WASHINGTON, DC - JULY 28: Anti-abortion activists hold a rally opposing federal funding for Planned Parenthood in front of the U.S. Capitol on July 28, 2015 in Washington, DC. Sen. Rand Paul (R-KY) announced a Senate deal to vote on legislation to defund Planned Parenthood before the Senate goes into recess in August. (Photo by Olivier Douliery/Getty Images)
WASHINGTON, DC - JULY 28: Anti-abortion activists hold a rally opposing federal funding for Planned Parenthood in front of the U.S. Capitol on July 28, 2015 in Washington, DC. Sen. Rand Paul (R-KY) announced a Senate deal to vote on legislation to defund Planned Parenthood before the Senate goes into recess in August. (Photo by Olivier Douliery/Getty Images)
FILE- In this July 28, 2015 file photo, Erica Canaut, center, cheers as she and other anti-abortion activists rally on the steps of the Texas Capitol in Austin, Texas to condemn the use in medical research of tissue samples obtained from aborted fetuses. Two state health researchers in Texas are under fire for a co-authoring a study suggesting what Republican leaders have long disputed - that cuts to Planned Parenthood are hurting access to womenâs health care. (AP Photo/Eric Gay, File)
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At least one of the Republicans, Tom Cotton of Arkanas, said he cast his vote against the bill to protest inadequate military funding.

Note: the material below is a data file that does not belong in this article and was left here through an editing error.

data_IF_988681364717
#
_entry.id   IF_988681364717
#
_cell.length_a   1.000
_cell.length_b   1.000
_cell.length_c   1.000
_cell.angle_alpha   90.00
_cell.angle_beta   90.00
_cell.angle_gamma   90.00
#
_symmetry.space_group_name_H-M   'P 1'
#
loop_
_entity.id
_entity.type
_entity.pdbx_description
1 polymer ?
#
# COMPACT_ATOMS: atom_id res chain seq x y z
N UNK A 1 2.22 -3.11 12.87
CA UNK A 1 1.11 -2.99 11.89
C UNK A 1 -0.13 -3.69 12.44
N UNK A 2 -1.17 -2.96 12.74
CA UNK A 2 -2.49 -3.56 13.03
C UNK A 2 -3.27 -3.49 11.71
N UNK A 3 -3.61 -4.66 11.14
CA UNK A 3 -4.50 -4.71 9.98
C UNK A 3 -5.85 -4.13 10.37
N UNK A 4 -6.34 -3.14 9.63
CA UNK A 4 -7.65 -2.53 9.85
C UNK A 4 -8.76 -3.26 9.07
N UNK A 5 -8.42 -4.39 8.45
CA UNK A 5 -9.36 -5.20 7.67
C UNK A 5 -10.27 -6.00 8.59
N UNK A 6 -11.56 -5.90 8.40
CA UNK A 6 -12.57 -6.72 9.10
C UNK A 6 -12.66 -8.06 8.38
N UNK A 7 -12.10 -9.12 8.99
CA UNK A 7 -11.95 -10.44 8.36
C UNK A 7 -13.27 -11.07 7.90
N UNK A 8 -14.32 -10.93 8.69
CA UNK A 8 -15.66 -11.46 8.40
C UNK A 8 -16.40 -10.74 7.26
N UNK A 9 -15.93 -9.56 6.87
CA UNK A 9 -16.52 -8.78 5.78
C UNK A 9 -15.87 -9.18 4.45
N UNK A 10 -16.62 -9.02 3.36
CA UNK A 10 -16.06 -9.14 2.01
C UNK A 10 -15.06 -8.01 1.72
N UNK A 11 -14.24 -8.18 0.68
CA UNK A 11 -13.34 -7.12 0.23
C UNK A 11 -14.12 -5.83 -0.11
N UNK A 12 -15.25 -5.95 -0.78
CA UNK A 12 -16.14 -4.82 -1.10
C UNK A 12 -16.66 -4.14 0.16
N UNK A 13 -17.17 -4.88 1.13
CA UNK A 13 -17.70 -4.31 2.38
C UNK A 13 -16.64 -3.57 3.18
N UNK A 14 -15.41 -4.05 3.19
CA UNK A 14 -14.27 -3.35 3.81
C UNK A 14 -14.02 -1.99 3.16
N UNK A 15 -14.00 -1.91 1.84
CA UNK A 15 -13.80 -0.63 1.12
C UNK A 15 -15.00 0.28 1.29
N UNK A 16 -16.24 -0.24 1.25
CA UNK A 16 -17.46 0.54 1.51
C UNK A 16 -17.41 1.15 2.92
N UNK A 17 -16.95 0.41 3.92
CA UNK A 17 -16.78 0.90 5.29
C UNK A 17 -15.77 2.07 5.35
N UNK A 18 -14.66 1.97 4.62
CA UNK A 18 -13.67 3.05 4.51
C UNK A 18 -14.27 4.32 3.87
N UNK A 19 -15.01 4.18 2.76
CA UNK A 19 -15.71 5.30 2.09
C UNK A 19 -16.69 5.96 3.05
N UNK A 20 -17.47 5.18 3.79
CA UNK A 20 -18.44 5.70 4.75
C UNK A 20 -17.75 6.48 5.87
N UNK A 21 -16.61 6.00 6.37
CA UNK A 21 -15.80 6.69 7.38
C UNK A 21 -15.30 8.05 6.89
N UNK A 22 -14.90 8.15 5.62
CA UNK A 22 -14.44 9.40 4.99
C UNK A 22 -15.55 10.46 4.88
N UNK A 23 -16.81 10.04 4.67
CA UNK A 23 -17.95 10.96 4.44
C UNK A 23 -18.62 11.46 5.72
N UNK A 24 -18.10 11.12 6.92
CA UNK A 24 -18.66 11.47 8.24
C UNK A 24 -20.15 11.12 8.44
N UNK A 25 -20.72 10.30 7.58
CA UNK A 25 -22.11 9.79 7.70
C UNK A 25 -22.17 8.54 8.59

Just before the vote, the White House warned that President Barack Obama would veto legislation to continue funding the government if it strips away federal money for Planned Parenthood, setting up the showdown with anti-abortion advocates.

"By eliminating federal funding for a major provider of health care, the Senate amendment ... would limit access to health care for women, men, and families across the nation, and disproportionately impact low-income individuals," the White House statement said.

For weeks, many Republicans have vowed to punish Planned Parenthood following the release of secretly taped videos in which its officials discussed harvesting tissue from aborted fetuses.

Planned Parenthood, which receives over $500 million in government funds annually, denies any wrongdoing.

With the Oct. 1 deadline for passing a funding bill looming and Republican leaders in the Senate and House of Representatives trying to avoid a government shutdown, the Senate will next advance a bill funding the government until Dec. 11, but without the abortion rider.

Its fate in the House is unclear. House Republican leaders were huddling in the Capitol following the Senate vote.

Some House Republicans have said they cannot vote for a bill that provides money to Planned Parenthood. But on Wednesday some first-term House Republicans sent an open letter urging party colleagues not to take any steps that would lead to a shutdown.

Republican Representative Martha McSally Of Arizona, one of the lawmakers who signed the letter, told Reuters there should be "thoughtful investigations" of allegations against Planned Parenthood.

In supporting passage of a government-wide spending bill free of the Planned Parenthood rider, McSally said, "We don't need low-income women who are trying to get access to birth control and preventative health to be collateral damage to the whole thing."

(Reporting by Richard Cowan, Susan Cornwell and Susan Heavey; Editing by Doina Chiacu and Jonathan Oatis)